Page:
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for some resources for learning to play in odd time signatures including play-alongs, transcriptions and analyses of Chris Potter soloing on those same tunes, and a compilation of odd time signature practice techniques.
The vibrant sound of the saxophone is what makes it unique, and its flexibility is what ultimately lets each player develop their own voice. There are many techniques and methods used that help develop a beautiful and personal sound.
I teach both jazz and classical saxophone. I like to focus on what the student is most interested in, but at the same time we cover all the neccessities to good saxophone playing. I like my students to become independent musicians, meaning that I give them the tools to proactively improve their music instead of waiting for an instructor to point out their weaknesses. I also realize that a good teacher helps students understand their musical roadblocks, so I do my best to fulfill that role too.
Extended Techniques: Altissimo & More
The saxophone lends itself to an amazing extended range as jazz musicians like Mark Turner and Chris Potter and the great classical saxophonists have shown us. Not only can the saxophone's range be extended but it is capable of many fantastic sounds including multiphonics and vibrant overtone based sounds.
Standards and Jazz Compositions
The ability to improvise easily over standards is vital to a great improviser. All the greatest musicians I've encountered can improvise well on standards with no difficulty. Also important, is the ability to play over tunes from jazz composers like Thelonious Monk or Wayne Shorter, which generally tend to be more complicated than standards.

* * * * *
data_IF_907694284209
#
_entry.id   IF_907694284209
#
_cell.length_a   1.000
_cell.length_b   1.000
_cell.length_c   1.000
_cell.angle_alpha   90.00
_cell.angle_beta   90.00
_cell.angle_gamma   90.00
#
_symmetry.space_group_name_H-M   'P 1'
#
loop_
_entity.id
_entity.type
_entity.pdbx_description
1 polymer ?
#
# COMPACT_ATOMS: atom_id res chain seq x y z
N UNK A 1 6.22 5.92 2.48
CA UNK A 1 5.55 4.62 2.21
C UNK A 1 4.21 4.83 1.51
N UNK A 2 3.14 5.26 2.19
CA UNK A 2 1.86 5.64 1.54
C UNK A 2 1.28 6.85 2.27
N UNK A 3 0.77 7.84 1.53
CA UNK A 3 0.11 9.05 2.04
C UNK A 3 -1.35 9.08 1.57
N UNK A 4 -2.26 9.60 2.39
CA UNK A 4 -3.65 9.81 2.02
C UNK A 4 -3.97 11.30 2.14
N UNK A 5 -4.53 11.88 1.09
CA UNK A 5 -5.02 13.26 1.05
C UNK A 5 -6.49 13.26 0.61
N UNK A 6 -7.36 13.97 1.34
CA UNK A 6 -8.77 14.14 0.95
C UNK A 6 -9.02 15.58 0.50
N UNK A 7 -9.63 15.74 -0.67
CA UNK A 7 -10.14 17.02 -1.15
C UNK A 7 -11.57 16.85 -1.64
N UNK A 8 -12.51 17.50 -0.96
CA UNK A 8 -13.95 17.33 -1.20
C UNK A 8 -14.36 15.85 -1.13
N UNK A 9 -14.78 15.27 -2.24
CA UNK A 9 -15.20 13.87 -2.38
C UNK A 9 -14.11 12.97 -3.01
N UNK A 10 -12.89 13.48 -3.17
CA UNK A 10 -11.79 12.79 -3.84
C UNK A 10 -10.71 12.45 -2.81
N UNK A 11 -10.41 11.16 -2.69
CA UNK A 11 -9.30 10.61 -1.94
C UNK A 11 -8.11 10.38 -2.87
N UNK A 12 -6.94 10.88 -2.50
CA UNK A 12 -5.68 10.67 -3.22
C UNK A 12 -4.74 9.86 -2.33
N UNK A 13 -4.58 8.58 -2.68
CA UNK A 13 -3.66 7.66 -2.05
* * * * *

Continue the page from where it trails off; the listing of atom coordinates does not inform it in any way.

Listening, transcribing, or just playing in the style of... No matter how you approach it, most of the best jazz musicians learned to play what came before them. Charlie Parker learned Lester Young solos, and Joe Henderson transcribed Coltrane. What has come before serves as a foundation that musicians use and expand on as they develop.
Melodic and Motivic Improvisation
Mastering the jazz language is important, but the ultimate goal is to get beyond licks and create our own personal musical statements like the best jazz musicians have. Charlie Parker, Sonny Rollins, John Coltrane, and Joe Henderson are a few classic examples of saxophonists who got beyond the point of emulation and offered something unique. There are fantastic players today carrying on that tradition.
Some of the interesting things jazz musicians are exploring today include stretching the harmony, shifting and odd time signatures, and incorporating elements and styles from other music into jazz. These explorations offer their own challenges, but they can result in some very exciting and new music.